Heritage

See Rare Photos from Queen Elizabeth and Princess Margaret's WWII-Era Christmas Plays

The pair's productions made the holidays during wartime a bit more bearable.
IMAGE GETTY IMAGES / LISA SHERIDAN
Comments

During World War II, young royals Princess Margaret and Princess Elizabeth were tucked away in Windsor. To pass the time, they made their own fun—especially around the holidays.

One activity stands out, if only for its production value: the royal sisters' Christmastime plays. It was 11-year-old Margaret who first proposed the idea of putting on holiday pantomimes to Royal School head Hubert Tannar. She got the idea from an earlier school concert that benefitted the Royal Household Wool Fund, an organization which provided comforts to WWII soldiers.


ADVERTISEMENT - CONTINUE READING BELOW
Queen Elizabeth, The Queen Mother (left), Princess Margaret (center left), and Princess Elizabeth (center right) during a rehearsal for Cinderella in 1941.

Tannar himself wrote and produced what would eventually be four plays, staged each year from 1941 to 1944. The first production was Cinderella, followed by Sleeping Beauty, Aladdin, and finally Old Mother Red Riding Boots.

All four fell into the distinctly British category of the pantomime (or "panto"), a comedic, musical performance staged during the holidays. It's commonplace for roles to be gender-swapped in a panto, and indeed, Elizabeth played male roles in three of the four plays: Prince Florizel in Cinderella, Prince Salvador in Sleeping Beauty, and the titular role in Aladdin. Her younger sister Margaret, however, exclusively appeared in women's roles.


ADVERTISEMENT - CONTINUE READING BELOW
Hubert Tannar (left) leads Princess Elizabeth (second right) and Princess Margaret (right) in a rehearsal for Aladdin.

Elizabeth's performance as Aladdin even has a place in her love story with Prince Phillip. During his Christmastime visit with the royal family, he watched the then-Princess perform in the panto. According to Time, it wasn't long after that Elizabeth's grandmother wrote to a friend about their budding relationship, saying that the pair had "been in love for the past eighteen months. In fact, longer, I think."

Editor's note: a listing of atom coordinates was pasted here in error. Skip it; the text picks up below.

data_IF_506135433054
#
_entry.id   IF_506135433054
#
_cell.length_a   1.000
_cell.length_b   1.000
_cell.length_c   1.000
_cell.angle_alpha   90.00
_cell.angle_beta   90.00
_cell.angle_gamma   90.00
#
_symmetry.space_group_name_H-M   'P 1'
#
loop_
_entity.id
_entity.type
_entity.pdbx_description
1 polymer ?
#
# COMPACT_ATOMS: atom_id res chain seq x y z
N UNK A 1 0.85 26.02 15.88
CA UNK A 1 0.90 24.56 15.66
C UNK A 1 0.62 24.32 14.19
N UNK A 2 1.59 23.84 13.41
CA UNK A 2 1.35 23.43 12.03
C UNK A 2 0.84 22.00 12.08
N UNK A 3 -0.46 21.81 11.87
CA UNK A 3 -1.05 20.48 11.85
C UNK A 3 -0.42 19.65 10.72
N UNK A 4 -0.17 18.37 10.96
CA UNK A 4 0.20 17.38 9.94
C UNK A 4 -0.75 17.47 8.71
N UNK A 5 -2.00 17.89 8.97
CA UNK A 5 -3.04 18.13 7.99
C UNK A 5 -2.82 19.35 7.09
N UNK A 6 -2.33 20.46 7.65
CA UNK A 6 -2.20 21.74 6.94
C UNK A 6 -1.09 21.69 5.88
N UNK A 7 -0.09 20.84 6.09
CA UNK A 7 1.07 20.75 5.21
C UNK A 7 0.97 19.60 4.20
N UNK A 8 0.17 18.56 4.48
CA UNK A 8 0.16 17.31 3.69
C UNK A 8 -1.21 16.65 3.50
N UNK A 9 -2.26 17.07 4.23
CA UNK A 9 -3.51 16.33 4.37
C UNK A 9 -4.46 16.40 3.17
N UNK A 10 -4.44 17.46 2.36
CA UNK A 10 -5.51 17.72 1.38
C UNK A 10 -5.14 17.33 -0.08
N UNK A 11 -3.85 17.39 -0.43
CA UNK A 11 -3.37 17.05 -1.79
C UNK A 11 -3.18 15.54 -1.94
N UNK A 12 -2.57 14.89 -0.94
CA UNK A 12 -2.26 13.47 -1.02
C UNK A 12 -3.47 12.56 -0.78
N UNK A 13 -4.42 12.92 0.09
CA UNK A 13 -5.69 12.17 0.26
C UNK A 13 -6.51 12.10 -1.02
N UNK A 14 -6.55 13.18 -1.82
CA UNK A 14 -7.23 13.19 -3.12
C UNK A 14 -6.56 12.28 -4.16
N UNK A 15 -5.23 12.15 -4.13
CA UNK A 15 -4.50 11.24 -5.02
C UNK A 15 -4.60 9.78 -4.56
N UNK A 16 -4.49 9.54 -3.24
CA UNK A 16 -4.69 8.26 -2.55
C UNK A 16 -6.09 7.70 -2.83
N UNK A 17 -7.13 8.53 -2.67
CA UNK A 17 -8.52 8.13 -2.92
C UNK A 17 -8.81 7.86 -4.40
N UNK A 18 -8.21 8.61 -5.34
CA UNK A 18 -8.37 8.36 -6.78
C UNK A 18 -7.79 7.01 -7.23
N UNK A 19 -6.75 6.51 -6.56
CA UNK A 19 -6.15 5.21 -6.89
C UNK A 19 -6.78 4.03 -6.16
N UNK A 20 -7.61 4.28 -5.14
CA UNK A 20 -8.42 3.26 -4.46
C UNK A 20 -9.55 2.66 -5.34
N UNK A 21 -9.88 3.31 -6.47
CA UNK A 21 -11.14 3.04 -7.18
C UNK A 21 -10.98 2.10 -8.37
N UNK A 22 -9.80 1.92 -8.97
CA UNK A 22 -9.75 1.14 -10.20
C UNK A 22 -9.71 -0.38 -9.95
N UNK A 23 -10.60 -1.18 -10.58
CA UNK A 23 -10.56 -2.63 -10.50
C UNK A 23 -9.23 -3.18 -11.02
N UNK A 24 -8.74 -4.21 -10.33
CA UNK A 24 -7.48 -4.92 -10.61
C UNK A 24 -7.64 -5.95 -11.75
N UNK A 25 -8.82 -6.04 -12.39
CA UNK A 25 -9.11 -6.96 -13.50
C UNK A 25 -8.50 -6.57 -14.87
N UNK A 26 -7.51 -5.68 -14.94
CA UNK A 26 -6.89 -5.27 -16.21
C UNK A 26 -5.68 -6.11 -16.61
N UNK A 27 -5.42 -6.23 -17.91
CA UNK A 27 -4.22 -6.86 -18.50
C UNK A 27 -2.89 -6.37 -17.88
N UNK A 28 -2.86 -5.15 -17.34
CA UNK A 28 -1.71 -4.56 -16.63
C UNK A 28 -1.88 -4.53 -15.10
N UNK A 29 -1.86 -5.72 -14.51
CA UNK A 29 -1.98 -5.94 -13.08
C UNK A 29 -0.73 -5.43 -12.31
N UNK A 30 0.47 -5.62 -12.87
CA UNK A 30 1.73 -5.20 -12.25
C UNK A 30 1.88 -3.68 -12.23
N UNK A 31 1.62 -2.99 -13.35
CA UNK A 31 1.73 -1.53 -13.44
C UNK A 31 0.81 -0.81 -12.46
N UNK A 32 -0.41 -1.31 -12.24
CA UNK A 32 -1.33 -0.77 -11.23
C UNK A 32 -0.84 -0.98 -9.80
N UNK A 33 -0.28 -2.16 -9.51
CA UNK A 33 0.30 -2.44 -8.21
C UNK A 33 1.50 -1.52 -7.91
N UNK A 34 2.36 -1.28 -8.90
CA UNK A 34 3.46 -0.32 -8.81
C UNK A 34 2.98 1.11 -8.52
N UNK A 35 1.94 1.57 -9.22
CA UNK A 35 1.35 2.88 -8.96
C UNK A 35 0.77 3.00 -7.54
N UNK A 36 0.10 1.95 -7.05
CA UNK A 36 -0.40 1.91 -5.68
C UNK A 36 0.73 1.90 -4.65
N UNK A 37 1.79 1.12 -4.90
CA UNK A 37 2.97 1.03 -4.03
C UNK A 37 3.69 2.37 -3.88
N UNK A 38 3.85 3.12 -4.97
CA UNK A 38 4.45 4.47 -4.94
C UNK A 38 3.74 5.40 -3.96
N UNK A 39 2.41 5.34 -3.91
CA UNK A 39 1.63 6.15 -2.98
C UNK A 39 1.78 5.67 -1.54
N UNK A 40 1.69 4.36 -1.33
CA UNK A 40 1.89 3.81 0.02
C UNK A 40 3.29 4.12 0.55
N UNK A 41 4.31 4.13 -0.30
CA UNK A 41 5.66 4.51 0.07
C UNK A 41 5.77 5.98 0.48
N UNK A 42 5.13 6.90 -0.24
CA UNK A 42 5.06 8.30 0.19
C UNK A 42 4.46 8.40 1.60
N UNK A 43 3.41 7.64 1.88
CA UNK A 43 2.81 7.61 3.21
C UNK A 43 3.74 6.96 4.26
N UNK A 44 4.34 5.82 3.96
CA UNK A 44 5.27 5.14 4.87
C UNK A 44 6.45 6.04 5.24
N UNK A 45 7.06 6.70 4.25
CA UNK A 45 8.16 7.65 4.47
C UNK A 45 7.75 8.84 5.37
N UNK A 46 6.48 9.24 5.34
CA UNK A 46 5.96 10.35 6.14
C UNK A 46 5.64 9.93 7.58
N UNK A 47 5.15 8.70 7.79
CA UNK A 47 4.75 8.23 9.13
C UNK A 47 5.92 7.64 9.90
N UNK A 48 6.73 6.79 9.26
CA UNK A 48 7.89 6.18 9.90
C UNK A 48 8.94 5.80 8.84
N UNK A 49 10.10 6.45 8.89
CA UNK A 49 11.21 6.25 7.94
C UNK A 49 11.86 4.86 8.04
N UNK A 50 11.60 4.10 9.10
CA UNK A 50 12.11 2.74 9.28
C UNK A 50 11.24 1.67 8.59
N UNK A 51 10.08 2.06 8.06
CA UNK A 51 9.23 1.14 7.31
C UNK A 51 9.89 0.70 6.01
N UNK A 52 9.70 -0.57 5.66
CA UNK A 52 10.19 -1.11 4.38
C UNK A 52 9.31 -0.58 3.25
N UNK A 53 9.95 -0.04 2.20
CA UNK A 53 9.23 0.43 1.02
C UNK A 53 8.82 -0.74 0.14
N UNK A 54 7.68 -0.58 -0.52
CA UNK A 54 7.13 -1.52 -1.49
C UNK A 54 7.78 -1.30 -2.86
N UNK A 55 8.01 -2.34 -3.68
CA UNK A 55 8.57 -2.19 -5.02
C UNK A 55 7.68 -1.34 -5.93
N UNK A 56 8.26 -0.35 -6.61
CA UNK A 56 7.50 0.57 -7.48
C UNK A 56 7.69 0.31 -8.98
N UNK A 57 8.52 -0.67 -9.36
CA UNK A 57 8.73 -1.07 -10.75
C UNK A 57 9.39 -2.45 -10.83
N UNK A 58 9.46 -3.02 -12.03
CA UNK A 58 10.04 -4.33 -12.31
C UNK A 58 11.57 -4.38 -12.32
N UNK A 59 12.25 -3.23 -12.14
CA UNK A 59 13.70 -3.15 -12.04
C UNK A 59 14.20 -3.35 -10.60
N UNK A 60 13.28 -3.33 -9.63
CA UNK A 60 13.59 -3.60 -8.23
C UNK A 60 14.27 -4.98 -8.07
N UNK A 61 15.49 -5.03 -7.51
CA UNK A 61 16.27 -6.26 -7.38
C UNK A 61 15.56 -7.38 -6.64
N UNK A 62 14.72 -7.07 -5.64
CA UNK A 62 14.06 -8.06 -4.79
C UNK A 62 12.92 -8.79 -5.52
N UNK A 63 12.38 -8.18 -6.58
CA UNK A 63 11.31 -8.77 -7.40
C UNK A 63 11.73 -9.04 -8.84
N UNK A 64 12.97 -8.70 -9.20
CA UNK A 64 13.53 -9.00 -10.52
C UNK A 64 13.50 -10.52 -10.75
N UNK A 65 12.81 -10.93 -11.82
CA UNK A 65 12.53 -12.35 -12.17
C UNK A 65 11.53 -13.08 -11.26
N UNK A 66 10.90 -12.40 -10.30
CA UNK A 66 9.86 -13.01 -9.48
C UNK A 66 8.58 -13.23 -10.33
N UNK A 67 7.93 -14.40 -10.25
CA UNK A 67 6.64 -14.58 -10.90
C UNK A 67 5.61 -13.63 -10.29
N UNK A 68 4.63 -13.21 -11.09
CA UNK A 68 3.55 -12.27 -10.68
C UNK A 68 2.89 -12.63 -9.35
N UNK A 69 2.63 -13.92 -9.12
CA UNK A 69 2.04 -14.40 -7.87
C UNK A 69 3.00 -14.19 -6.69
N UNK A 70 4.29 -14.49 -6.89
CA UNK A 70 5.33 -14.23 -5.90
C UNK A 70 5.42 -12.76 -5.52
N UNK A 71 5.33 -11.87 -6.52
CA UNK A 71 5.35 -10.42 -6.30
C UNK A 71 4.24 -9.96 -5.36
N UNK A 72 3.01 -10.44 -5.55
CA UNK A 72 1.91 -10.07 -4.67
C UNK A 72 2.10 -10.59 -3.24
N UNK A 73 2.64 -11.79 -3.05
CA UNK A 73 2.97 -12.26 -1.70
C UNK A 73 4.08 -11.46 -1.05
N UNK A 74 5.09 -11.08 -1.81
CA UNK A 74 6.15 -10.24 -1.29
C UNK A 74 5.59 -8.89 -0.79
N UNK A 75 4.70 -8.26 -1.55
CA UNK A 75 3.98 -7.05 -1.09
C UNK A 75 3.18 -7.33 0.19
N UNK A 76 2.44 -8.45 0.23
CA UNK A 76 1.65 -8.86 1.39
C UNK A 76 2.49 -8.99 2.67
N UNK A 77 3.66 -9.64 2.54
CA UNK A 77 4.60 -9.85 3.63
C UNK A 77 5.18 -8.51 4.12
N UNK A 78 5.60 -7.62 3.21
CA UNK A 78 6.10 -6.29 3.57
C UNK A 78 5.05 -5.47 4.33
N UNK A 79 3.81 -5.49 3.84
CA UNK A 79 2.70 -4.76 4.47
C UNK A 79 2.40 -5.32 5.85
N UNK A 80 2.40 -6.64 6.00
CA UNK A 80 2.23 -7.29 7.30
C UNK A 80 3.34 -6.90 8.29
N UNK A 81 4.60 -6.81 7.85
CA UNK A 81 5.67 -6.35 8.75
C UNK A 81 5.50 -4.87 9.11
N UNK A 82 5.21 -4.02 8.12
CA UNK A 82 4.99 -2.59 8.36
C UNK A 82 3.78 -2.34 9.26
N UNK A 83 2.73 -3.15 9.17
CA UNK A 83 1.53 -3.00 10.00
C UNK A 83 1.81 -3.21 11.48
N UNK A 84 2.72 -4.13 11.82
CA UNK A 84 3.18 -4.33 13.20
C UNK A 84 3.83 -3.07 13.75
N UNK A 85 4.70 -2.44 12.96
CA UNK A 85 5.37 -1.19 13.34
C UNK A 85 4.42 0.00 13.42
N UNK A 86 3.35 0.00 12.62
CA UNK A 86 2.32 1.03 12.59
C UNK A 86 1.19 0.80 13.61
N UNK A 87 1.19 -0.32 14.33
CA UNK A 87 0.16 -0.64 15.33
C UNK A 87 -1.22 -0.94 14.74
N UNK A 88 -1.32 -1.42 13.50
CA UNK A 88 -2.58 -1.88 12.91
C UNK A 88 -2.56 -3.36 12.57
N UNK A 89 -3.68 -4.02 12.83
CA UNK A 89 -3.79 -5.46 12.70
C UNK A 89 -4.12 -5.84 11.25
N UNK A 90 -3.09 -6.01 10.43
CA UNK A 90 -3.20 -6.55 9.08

Photographs of the four pantos, as well as an archive of scripts, programs, and more, surfaced in 2013 when they went up for auction. The historical treasures were a part of the estates of Hubert Tannar, who passed away long after the war, and Cyril Woods, who in his youth starred alongside Elizabeth and Margaret.


ADVERTISEMENT - CONTINUE READING BELOW
Princess Elizabeth as Prince Charming acts alongside Princess Margaret as Cinderella.

Woods went on to work for the Crown Estate Office at Windsor up until his death in 2001, and according to the Daily Mail, enjoyed an enduring friendship with the Queen. In 1990, the monarch even requested that Woods write down his memories of the pantos. His recollections, titled "The Royal Pantomimes," are now a part of the Royal Archives.

This story originally appeared on Townandcountrymag.com.
* Minor edits have been made by the Townandcountry.ph editors.

Comments
About The Author
Chloe Foussianes
View Other Articles From Chloe Foussianes
Comments
Latest Stories
 
Share
There are ghosts in MiraNila, but not the sort that cause nightmares.
 
Share
The stylish, lightweight look is ready to fend off spring showers.
 
Share
From step counters to triathlon companions, these are the ones that will make you a smartwatch owner.
 
Share
The surge in Chinese property buyers has led to higher price tags and rental rates all over the region.
 
Share
The Duchess has worn the black headpiece on at least seven occasions.
 
Share
Because the best libations have just a hint of mint.
 
Share
Today, babaylans are past reminders of how Filipinos regarded women in high esteem, long before colonizers came ashore.
 
Share
The luxury watchmaker leads the list of the 100 most reputable companies in 2019.
 
Share
Meet the New New Money, the God, the East Rich, and more.
 
Share
The first bracelet was a custom piece for the Duchess of Windsor, but now you can get one of your own for a cool $1.2 million.
Load More Articles
CONNECT WITH US